September can be an exciting time for many families as kids head back to class and parents return to a more traditional work schedule. But, unfortunately, back to school often means back to the pediatrician.
“The cold and flu season typically starts in September, when children who have been home all summer start interacting again and sharing germs,” explained Wasyl Szeremeta, M.D., a pediatric otolaryngologist with Pediatrix® ENT of Houston. We sat down with Dr. Szeremeta to learn what parents need to know about seasonal illnesses of the ear, nose and throat.
Q: What is an otolaryngologist?
A: An otolaryngologist is an ear, nose and throat (ENT) specialist. We’re the surgical specialty that specializes in how we interact with our world through some of our senses. For example, being able to hear properly and sleep well helps children be productive at school and even enjoy the experience. ENT specialists diagnose and treat everything from hearing issues and obstructive sleep apnea to croup and speech and swallowing disorders.
Q: What are the differences in symptoms for a cold, the flu, sinus infection and COVID?
A: In younger kids, it’s hard to distinguish between these illnesses because they all share similar symptoms. However, viral sinus infections produce fever, pus and yellow or green mucus. With COVID-19, your child may only experience mild symptoms or may have no symptoms at all. Worrisome signs of a COVID-19 infection are shortness of breath and low oxygen saturation.
Q: What should I do if my child has symptoms of a viral sinus infection?
A: I recommend seeing if symptoms improve for the next week to 10 days. If your child still has a fever and pus draining from the nose after 10 days, he or she may have a bacterial infection, not a virus. In that case, call your health care provider to see if he or she recommends a course of antibiotics to fight the infection.
Q: What are the symptoms of an ear infection?
A: Ear infections typically affect children from 10 months of age to about age 6. This is because most infants benefit from immunity passed on from mom for about 10 months, and then protection begins to wane. However, around age 6, the eustachian tubes in the ears move into their adult positions, which allows the middle ear to drain properly.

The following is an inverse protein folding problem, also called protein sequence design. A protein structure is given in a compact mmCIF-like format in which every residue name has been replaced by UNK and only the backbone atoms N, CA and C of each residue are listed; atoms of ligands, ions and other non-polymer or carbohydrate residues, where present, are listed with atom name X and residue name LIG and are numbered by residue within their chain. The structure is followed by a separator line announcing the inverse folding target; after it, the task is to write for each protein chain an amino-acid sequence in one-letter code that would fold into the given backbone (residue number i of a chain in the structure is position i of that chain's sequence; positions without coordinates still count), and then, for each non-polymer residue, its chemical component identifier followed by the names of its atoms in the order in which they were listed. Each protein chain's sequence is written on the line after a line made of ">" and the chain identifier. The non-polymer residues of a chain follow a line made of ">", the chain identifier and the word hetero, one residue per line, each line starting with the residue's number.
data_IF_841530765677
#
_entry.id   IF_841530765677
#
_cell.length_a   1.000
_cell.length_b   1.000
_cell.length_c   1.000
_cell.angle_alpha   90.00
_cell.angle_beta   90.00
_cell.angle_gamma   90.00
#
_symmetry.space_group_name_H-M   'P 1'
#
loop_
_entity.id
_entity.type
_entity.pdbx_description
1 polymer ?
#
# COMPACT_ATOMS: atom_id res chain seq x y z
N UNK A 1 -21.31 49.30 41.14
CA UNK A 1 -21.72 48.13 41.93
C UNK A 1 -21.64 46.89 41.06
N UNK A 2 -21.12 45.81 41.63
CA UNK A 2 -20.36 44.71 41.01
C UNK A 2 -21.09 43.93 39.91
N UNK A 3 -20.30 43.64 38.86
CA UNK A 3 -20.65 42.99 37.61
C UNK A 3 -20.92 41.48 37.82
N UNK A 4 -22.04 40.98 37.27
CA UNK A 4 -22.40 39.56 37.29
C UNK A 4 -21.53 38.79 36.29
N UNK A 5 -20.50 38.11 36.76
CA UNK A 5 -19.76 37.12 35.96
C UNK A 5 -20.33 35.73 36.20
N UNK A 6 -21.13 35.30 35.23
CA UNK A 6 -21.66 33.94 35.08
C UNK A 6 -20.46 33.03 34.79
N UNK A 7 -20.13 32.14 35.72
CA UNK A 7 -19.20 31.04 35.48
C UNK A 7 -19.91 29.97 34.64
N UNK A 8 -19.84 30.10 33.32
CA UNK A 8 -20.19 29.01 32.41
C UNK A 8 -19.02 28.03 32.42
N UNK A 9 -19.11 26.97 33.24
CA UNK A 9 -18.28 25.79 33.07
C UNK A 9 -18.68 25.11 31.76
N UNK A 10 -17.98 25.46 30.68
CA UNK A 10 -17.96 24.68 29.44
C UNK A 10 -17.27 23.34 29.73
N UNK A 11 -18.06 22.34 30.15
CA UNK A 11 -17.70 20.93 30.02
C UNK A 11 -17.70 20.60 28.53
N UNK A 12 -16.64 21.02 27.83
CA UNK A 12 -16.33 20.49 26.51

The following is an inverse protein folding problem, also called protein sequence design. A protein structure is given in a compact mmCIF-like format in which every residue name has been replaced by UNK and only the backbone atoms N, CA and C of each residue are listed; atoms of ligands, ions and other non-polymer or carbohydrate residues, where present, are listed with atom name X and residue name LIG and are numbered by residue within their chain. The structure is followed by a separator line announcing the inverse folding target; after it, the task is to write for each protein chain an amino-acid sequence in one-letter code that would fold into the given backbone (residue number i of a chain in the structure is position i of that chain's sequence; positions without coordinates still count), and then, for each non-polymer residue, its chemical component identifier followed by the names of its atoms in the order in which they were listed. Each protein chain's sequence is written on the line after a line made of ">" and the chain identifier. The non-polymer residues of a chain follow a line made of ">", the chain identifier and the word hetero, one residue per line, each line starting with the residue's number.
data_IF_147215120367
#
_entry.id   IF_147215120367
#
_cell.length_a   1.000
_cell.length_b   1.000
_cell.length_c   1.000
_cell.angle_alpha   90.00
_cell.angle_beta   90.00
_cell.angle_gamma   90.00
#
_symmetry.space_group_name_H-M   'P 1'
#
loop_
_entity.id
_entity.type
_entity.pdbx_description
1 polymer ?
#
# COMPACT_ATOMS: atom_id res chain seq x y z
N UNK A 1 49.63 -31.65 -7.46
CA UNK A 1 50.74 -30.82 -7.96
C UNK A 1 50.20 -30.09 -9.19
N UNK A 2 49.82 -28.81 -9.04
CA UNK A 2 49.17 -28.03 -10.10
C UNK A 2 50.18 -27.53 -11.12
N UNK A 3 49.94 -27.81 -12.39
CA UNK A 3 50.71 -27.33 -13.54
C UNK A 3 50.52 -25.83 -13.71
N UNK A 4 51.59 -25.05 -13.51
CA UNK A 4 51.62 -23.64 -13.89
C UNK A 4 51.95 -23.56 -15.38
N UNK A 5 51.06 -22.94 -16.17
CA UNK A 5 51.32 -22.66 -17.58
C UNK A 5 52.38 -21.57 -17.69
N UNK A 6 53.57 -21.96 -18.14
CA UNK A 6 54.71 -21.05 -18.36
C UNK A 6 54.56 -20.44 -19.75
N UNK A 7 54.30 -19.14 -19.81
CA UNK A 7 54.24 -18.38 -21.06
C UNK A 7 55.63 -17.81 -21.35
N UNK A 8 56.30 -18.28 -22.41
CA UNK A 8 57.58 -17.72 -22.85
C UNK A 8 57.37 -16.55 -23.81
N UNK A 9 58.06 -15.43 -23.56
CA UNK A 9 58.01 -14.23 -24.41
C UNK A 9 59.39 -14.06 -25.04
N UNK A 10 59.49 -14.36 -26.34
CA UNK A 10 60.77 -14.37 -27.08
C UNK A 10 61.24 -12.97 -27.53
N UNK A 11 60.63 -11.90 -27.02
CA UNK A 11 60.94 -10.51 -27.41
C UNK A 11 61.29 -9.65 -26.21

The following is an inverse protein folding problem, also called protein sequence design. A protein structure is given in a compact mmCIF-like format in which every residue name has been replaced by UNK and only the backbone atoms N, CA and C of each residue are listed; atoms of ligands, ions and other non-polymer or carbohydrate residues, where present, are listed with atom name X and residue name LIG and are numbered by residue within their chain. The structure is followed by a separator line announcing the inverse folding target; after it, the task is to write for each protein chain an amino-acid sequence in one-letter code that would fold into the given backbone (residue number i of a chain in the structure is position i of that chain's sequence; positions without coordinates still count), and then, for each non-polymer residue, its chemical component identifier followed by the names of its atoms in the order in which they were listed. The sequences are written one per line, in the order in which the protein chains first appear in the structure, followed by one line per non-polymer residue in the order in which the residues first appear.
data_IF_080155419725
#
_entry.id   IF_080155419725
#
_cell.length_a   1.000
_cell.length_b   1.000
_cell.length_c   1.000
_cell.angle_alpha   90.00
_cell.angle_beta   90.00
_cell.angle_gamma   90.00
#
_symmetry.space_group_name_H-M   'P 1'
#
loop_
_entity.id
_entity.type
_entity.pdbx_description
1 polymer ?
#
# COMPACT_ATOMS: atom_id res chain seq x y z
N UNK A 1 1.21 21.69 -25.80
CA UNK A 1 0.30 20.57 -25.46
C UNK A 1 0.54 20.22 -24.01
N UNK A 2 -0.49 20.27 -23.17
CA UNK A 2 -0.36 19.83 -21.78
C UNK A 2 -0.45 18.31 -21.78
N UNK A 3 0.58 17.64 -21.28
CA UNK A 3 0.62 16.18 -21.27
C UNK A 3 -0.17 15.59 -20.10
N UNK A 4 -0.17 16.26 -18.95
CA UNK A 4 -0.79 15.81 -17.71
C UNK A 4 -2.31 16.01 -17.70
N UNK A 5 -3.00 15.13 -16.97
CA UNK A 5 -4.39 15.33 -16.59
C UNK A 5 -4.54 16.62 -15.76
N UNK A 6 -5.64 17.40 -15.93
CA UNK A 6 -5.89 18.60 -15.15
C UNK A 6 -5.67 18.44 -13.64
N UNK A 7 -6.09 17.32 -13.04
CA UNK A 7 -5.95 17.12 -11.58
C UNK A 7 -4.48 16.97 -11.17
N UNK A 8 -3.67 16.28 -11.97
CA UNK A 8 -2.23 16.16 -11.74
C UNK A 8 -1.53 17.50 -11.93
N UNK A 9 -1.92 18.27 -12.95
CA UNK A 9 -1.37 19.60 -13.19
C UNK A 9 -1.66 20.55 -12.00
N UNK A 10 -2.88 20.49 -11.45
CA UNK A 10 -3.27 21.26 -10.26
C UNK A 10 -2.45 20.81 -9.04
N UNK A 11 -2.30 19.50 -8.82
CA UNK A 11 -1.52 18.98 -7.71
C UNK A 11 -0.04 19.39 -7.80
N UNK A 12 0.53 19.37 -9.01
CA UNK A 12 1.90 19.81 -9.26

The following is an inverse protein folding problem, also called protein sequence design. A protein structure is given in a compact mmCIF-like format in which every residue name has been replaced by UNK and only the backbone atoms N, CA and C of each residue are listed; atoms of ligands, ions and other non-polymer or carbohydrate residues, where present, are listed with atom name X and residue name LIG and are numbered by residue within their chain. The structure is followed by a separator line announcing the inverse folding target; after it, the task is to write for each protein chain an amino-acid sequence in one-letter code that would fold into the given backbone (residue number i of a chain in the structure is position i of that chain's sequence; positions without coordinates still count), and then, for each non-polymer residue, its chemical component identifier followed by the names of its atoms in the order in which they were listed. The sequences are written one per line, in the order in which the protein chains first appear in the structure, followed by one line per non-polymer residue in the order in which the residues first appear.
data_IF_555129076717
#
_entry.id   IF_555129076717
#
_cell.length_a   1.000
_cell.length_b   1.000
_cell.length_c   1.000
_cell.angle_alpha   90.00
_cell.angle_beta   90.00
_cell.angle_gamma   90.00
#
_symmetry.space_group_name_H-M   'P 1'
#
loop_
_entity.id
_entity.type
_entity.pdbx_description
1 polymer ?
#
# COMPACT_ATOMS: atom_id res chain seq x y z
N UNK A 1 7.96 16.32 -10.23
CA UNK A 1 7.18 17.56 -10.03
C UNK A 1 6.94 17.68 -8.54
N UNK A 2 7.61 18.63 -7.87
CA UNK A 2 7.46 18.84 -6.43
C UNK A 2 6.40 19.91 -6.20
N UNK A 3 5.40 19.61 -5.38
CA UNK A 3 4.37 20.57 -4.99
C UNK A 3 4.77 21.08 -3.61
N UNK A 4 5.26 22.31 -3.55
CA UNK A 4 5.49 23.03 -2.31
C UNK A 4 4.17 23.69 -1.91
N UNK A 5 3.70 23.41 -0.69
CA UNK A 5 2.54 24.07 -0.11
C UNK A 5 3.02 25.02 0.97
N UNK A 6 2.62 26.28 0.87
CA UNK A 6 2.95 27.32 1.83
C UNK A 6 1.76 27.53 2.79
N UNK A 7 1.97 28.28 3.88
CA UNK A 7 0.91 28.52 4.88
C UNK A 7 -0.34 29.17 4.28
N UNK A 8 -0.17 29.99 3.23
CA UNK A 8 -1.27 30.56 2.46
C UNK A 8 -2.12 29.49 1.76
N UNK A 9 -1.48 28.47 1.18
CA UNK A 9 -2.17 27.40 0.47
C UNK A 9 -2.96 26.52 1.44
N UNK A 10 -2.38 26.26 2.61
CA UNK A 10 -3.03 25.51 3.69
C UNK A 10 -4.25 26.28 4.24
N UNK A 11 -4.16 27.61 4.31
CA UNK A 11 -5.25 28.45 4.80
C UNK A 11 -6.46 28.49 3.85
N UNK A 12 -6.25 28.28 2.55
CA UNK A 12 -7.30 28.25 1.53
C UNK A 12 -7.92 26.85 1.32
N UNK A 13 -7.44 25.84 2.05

Symptoms of an ear infection include fever, irritability and changes in hearing ability. Younger children may have difficulty sleeping or balance issues as well. Despite common belief, tugging on the ears without other symptoms, such as fever or irritability, is not a true sign of infection.
Q: Will my child need ear tubes if he has frequent infections?
A: Placement of ear tubes is the second-most common surgery in children. While most kids will outgrow the risk of ear infections by age 6, tubes can help the ears drain properly. If your child develops ear infections frequently, he or she should see an ENT specialist. In general, surgery may be necessary if your child has experienced three infections in six months or six infections in a year.
Q: What should I do if I suspect that my child has hearing issues?
A: Kids get hearing screens as part of their annual school physicals, but these screenings may not be accurate. Fluid in the ears, not getting enough sleep, seasonal allergies and nasal congestion can all impact the ability to hear properly.
Signs of hearing loss in school-aged children include missing the beginning of sentences, being easily distracted or looking bored. Teachers usually notice a change in a child’s behavior first.
If you think your child has a hearing issue, ask that he or she be moved to the front of the classroom and have his or her hearing formally checked by an audiologist in conjunction with a complete ENT exam. Your child’s pediatrician can refer you to an ENT specialist for more formalized hearing testing in a soundproof booth.
Q: How do I know if my child has strep throat? How do I know it’s not just a typical cold?
A: Typically, strep throat causes a fever and may cause a burning sensation in the throat. The tonsils may be bright red with white pus pockets. Your child’s doctor will need to perform a throat swab or blood test to determine if it’s strep throat. If the test comes back positive for strep, your pediatrician or ENT specialist will prescribe antibiotics. If the sore throat is caused by something else, drinking clear fluids and hot tea and taking Tylenol or Motrin can help.
Q: Will my child need to have her tonsils removed if she develops throat infections frequently?
A: Tonsillectomies are the third-most common surgery for children in the United States. While this was very popular in the 1950s, the criteria for surgery have been refined since then. Your child’s doctor may recommend a tonsillectomy if they are causing an obstruction or if your child has seven sore throats in a year. The symptoms of an obstruction include snoring, sleep apnea, mouth breathing, bedwetting, difficulty paying attention and poor school performance. Removing the tonsils and adenoids cures the condition in 90% of cases. I recommend talking with your child’s provider to weigh the benefits of surgery against the risks. If your child is missing a lot of school due to illness, surgery may be the best course of action.
Last thoughts …
Yes, COVID-19 is still out there, but so are several other viruses and flus, and kids get them all. Remind your child to wash his or her hands often and wear a mask or stay home from school if they aren’t feeling well.